This last week, I’ve encountered some very bitter people. I don’t want to misrepresent their position, but it seems that they are angry at the church for what they see as apostasy. There are things being done ‘in the name of Christ’ that they do not feel should be done at all and which are leading the church astray. (Talking generally about the American church, not a particular congregation.) They see some of the leading voices in the church (Rick Warren, Rob Bell, Bill Hybels, as well as anything ’emergent’, or Purpose Driven) as nothing less than false prophets who are taking the masses straight into the pit of hell with them.

Now, don’t get me wrong here. If you see someone leading someone else to hell… do something about it! But I have a hard time understanding how that label fits with those men (or their churches/movements/conversations…

In Velvet Elvis, Bell has a great section at the end of this challenging and thought-provoking book that speaks to this situation.

“I am like you. I have seen plenty done in the name of God that I’m sure God doesn’t want anything to do with. I have lots of reasons for bailing on the whole thing.

I am also like you because I have a choice. To become bitter, cynical, jaded, and hard. Anybody can do that. A lot have. Hatred is a powerful, unifying force. And there is a lot to be repulsed by.

Or, like you, I can choose to reclaim my innocence. We can choose to reclaim our
innocence together. We can insist that hope is real and that a group of people who love God and others really can change the world. We can reclaim our idealism and our belief and our confidence in the big ideas that stir us deep in our bones. We can commit all the more to being the kinds of people who are learning how to do what Jesus teaches us.”

I’m not sure I line up with everything emergent. But at least I can ask questions there without being branded a heretic. One thing that really stands out to me about the emerging church is that people are encouraged to use their minds and creativity in service to the One who made them with minds and creativity. Is there potential to misuse that freedom? Yes (just ask Adam and Eve). But there is also the capacity to become a church that even all of hell cannot stop.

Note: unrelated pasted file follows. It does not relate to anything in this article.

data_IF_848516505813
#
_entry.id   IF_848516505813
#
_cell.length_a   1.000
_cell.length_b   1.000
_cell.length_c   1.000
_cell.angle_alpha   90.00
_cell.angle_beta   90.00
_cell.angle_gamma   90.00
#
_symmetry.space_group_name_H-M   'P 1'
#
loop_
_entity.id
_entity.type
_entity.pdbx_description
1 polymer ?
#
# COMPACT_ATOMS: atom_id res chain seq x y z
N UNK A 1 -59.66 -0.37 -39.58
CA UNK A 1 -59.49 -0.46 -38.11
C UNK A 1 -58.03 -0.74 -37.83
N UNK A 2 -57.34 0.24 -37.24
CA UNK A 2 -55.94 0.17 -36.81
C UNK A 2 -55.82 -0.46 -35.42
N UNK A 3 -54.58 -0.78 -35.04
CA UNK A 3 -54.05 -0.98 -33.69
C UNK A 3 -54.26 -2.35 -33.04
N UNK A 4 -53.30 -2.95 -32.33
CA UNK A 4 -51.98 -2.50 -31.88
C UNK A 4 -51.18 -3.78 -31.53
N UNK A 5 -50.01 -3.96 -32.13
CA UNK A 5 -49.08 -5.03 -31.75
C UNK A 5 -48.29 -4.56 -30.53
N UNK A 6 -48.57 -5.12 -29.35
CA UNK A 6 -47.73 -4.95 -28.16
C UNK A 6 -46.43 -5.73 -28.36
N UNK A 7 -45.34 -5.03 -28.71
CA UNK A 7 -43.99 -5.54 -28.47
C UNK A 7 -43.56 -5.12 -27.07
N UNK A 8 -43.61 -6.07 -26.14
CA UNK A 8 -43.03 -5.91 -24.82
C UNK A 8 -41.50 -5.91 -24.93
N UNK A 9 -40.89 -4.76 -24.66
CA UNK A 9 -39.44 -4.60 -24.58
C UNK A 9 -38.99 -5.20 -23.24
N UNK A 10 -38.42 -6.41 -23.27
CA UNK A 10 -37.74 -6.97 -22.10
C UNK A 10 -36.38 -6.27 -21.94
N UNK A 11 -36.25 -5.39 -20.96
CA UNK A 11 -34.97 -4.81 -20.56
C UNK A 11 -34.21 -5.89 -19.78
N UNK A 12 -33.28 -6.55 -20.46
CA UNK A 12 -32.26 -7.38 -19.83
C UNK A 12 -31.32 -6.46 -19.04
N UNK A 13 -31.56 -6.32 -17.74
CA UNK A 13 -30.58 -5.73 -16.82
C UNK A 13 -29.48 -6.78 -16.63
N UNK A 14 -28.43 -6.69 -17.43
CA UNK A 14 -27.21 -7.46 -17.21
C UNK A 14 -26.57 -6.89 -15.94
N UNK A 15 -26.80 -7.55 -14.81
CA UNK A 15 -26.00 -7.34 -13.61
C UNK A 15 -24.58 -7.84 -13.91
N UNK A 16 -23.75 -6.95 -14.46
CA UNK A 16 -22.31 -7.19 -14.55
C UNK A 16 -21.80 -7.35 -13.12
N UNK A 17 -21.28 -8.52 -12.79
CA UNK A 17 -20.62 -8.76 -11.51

4 Replies to “Hope”

  1. Mike,

    I understand your frustration in this. There have been a couple of different times when I have talked about what it means to be a false teacher from the Bible’s perspective. The two most important questions we need to ask to determine a false teacher are: What do they say about Jesus? How do they live?

    Somehow we need to be more accepting of the diversty we find amongst the Church so we don’t spend so much time attacking one another. Hang in there because these things have a tendency to really get us down.

  2. Jesus mentioned knowing a tree by its fruit. I just think, when we decide to be critical of something/somone, we’d better be sure we understand enough to inspect the fruit – not just a straw man we think we see in the distance.

  3. Yeah, I’ve seen it. I just can’t believe how venomous some of these places are. Their condemnation of people like Warren, McLaren, Sweet, Hybels, Bell (not to mention lumping these diverse individuals into one bunch) is uninformed and goes way over the top.

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